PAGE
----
Vancouver cosplay – Jaime Q on dressing up in spandex
– by Rachel Sanders
Vancouver’s first major multi-genre fan convention is fast approaching, boasting a guest list that includes some of Canada’s best comics artists as well as several classic television celebrities. With a weekend like that ahead, there’s one question you need to ask yourself.
What am I going to wear?
Fan Expo Vancouver is sure to see the city’s costuming aficionados – also known as cosplayers – out and about in their very finest. Cons are more fun if you’re dressed up, they say, and what better way to express your fandom?
But for most people, the idea of slipping on some spandex and going out in public can be a little intimidating. And it gets even more so if you start doing any research. Online cosplay forums are filled with lengthy lists of rules and requirements for optimal cosplay. Stay in character, they say. Stick to costumes appropriate to your body type. And for frack’s sake, wear a decent wig.
According to Vancouver cosplayer Jaime Q, it really doesn’t need to be so complicated. Q has been dressing up for conventions for years now and estimates she’s put together about a dozen costumes. She admits that some cosplayers can get pretty serious about the dos and don’ts of dressing up.
“A lot of people say you should follow gender, race, body shape, size,” she says. “Some people tend to be a bit more strict with that whereas other people don’t really care. I’m old school: I’m one of those people who thinks people should just do characters they want to do.”
Sometimes, though, the character you want to do will cost you more than you’ve bargained for. Q estimates she spent around $400 on her most elaborate costume: Caterina from the Japanese comic Trinity Blood. These days, she finds it more fun to stick to easier, more comfortable costumes. And she has some advice on how to keep costume costs down.
“Learn how to sew,” she says. “Once you can sew it’s so much cheaper, because you just buy the material and make it yourself. Lately I’ve been doing more comic book stuff and Fabricana carries the dancewear, the spandex, things like that.”
But she has some warnings for those who decide to sew their own costumes.
“Make sure your measurements are spot-on. When you do spandex the fit has to be exact,” she says. “And most disasters I see are guys in spandex who haven’t learned about dance belts, which are sort of underwear-like things that male dancers wear. You see some guys who don’t know about that and you go ‘ugh, I don’t need to see all that!’”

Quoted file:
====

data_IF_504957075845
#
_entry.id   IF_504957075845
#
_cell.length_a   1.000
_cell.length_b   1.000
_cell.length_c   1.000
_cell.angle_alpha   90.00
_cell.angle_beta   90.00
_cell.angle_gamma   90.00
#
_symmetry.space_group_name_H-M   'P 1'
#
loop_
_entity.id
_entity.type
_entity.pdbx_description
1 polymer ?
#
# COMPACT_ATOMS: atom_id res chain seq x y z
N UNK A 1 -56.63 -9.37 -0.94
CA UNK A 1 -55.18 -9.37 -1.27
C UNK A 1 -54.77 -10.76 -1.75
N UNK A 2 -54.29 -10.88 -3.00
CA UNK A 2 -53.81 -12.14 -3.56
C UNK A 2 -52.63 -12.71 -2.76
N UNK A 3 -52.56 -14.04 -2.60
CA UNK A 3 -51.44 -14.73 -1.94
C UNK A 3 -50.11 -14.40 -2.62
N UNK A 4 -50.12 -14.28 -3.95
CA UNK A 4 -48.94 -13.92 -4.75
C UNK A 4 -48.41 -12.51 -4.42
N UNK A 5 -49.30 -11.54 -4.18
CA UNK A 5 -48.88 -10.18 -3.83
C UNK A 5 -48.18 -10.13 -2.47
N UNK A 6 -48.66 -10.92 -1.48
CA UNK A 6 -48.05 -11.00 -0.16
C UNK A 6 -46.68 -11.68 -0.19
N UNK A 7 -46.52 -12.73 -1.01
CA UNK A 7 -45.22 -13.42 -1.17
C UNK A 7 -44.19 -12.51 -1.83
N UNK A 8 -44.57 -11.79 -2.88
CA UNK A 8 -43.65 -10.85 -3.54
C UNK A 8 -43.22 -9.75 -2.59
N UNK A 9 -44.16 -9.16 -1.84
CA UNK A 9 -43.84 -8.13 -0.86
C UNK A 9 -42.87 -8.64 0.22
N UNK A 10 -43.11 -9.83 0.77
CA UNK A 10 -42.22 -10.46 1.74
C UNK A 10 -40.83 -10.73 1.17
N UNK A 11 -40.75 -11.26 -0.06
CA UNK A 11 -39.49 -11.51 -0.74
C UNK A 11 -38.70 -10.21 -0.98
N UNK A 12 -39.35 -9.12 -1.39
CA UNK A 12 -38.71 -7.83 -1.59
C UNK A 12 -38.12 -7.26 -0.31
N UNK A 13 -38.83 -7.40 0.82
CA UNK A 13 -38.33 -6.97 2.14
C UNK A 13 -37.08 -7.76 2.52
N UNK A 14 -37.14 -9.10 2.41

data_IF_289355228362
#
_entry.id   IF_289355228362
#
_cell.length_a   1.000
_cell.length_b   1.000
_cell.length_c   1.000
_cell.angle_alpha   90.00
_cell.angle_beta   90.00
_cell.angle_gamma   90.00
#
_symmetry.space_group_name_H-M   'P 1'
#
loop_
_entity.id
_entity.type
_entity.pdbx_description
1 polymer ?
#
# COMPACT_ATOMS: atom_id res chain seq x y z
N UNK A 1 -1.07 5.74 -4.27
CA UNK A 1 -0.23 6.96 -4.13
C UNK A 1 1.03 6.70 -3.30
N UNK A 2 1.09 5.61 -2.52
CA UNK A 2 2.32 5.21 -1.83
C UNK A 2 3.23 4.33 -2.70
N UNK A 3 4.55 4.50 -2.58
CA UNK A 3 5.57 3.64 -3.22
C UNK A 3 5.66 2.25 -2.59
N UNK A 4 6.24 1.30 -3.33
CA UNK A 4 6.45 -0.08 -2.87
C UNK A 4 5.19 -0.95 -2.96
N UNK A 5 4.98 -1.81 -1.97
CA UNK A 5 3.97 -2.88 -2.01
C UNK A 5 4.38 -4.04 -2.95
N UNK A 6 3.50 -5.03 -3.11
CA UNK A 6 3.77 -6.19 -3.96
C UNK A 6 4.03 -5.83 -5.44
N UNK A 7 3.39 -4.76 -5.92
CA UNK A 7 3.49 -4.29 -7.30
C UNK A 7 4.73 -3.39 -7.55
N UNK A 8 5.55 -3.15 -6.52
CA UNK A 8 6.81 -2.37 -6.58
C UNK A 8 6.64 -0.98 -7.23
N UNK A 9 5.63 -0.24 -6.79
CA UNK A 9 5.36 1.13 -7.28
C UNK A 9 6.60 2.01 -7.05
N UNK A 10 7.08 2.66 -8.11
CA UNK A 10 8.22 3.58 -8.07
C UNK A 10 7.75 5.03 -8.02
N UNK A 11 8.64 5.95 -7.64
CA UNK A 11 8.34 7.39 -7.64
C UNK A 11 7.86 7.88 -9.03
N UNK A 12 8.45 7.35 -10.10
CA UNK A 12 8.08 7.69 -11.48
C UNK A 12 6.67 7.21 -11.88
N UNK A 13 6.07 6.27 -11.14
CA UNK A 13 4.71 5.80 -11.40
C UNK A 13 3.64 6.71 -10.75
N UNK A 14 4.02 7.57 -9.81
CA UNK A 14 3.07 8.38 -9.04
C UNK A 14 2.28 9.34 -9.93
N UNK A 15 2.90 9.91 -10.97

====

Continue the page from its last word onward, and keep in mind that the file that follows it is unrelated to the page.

Overexposure, in fact, is one of the more controversial aspects of cosplay. With an abundance of scantily clad comic and gaming characters, there’s no shortage of revealing costumes to choose from.
“A lot of young girls, they kind of want attention so some of them go to conventions wearing next to nothing,” says Q.
But exhibitionist cosplayers can meet with disapproval from peers as well as from con organizers. At PAX East in Boston earlier this month, a well-known cosplayer was asked to leave the show floor to change clothes when she wore a Lollipop Chainsaw costume with a neckline that plunged inches past her navel. Q says there are ways around that problem.
“I have a character I really like who doesn’t wear very much,” she says. “Goblin Queen, from an old X-Men comic. So I faked that entire costume with flesh-coloured spandex. It looks like I’m not wearing much, but I’m covered from the neck down. A lot of people seem to not like that option, though. I think it depends on everyone’s comfort level.”
Regardless of costume choice, Q says that dressing up for a con enhances the experience and creates opportunities for social connection.
“I think you interact with a lot more people,” she says. And not just other fans, either.
“A friend dressed up as a character from A Game of Thrones at San Diego Comicon last year,” says Q, “and the actor who plays that character was there and saw her and said she looked fantastic. That made her entire convention.”
Q says that cosplayers sometimes even have an effect on the art they love.
“I dressed up as a very rare side character from the Green Lantern comics and I ended up meeting and getting a picture with the writer from the comic books while I was in costume,” she says. “And then later on I started seeing that character more in the comics. So who knows!”
According to Q, seeing life-sized 3D representations of costumes can influence comic book artists, as well.
“I know especially the Western comic book costumers have definitely influenced the creators. George Perez, who’s a popular comic book artist, has a lot of ties to the fan community and the fan costume community and I know he bases some of his art on the costumers,” says Q.
“There’s definitely a lot of back and forth influence.”